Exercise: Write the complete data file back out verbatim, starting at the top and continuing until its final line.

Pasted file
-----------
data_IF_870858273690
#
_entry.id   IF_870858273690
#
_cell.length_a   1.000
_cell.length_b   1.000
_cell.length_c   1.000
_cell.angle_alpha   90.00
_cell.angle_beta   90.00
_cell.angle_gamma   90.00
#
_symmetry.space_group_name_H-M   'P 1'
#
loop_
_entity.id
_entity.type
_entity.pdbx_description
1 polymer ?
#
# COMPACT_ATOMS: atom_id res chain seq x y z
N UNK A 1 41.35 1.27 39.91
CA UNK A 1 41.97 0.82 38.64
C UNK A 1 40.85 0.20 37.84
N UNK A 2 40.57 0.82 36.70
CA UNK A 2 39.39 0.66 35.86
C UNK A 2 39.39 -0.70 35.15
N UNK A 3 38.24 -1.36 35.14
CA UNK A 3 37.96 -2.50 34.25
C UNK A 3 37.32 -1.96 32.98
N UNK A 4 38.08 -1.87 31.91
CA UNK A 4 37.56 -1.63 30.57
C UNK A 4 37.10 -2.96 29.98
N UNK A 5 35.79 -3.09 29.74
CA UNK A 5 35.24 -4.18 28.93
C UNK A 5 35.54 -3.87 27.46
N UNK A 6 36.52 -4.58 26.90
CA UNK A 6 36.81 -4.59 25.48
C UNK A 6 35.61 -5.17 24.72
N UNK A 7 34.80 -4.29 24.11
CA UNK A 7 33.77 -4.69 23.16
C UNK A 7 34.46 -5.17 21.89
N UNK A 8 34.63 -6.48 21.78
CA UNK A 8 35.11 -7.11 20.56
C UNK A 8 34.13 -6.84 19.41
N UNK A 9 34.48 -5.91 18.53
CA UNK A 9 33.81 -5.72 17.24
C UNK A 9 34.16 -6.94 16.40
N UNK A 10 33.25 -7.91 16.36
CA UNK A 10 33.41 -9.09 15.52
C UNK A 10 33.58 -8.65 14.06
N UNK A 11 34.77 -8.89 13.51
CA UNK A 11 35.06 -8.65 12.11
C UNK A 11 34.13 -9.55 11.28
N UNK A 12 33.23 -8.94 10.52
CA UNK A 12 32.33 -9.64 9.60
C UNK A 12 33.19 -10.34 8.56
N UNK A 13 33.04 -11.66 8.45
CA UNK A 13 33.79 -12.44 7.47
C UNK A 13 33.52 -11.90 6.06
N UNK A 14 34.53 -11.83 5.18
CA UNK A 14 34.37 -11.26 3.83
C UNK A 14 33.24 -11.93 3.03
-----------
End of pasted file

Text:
data_IF_870858273690
#
_entry.id   IF_870858273690
#
_cell.length_a   1.000
_cell.length_b   1.000
_cell.length_c   1.000
_cell.angle_alpha   90.00
_cell.angle_beta   90.00
_cell.angle_gamma   90.00
#
_symmetry.space_group_name_H-M   'P 1'
#
loop_
_entity.id
_entity.type
_entity.pdbx_description
1 polymer ?
#
# COMPACT_ATOMS: atom_id res chain seq x y z
N UNK A 1 41.35 1.27 39.91
CA UNK A 1 41.97 0.82 38.64
C UNK A 1 40.85 0.20 37.84
N UNK A 2 40.57 0.82 36.70
CA UNK A 2 39.39 0.66 35.86
C UNK A 2 39.39 -0.70 35.15
N UNK A 3 38.24 -1.36 35.14
CA UNK A 3 37.96 -2.50 34.25
C UNK A 3 37.32 -1.96 32.98
N UNK A 4 38.08 -1.87 31.91
CA UNK A 4 37.56 -1.63 30.57
C UNK A 4 37.10 -2.96 29.98
N UNK A 5 35.79 -3.09 29.74
CA UNK A 5 35.24 -4.18 28.93
C UNK A 5 35.54 -3.87 27.46
N UNK A 6 36.52 -4.58 26.90
CA UNK A 6 36.81 -4.59 25.48
C UNK A 6 35.61 -5.17 24.72
N UNK A 7 34.80 -4.29 24.11
CA UNK A 7 33.77 -4.69 23.16
C UNK A 7 34.46 -5.17 21.89
N UNK A 8 34.63 -6.48 21.78
CA UNK A 8 35.11 -7.11 20.56
C UNK A 8 34.13 -6.84 19.41
N UNK A 9 34.48 -5.91 18.53
CA UNK A 9 33.81 -5.72 17.24
C UNK A 9 34.16 -6.94 16.40
N UNK A 10 33.25 -7.91 16.36
CA UNK A 10 33.41 -9.09 15.52
C UNK A 10 33.58 -8.65 14.06
N UNK A 11 34.77 -8.89 13.51
CA UNK A 11 35.06 -8.65 12.11
C UNK A 11 34.13 -9.55 11.28
N UNK A 12 33.23 -8.94 10.52
CA UNK A 12 32.33 -9.64 9.60
C UNK A 12 33.19 -10.34 8.56
N UNK A 13 33.04 -11.66 8.45
CA UNK A 13 33.79 -12.44 7.47
C UNK A 13 33.52 -11.90 6.06
N UNK A 14 34.53 -11.83 5.18
CA UNK A 14 34.37 -11.26 3.83
C UNK A 14 33.24 -11.93 3.03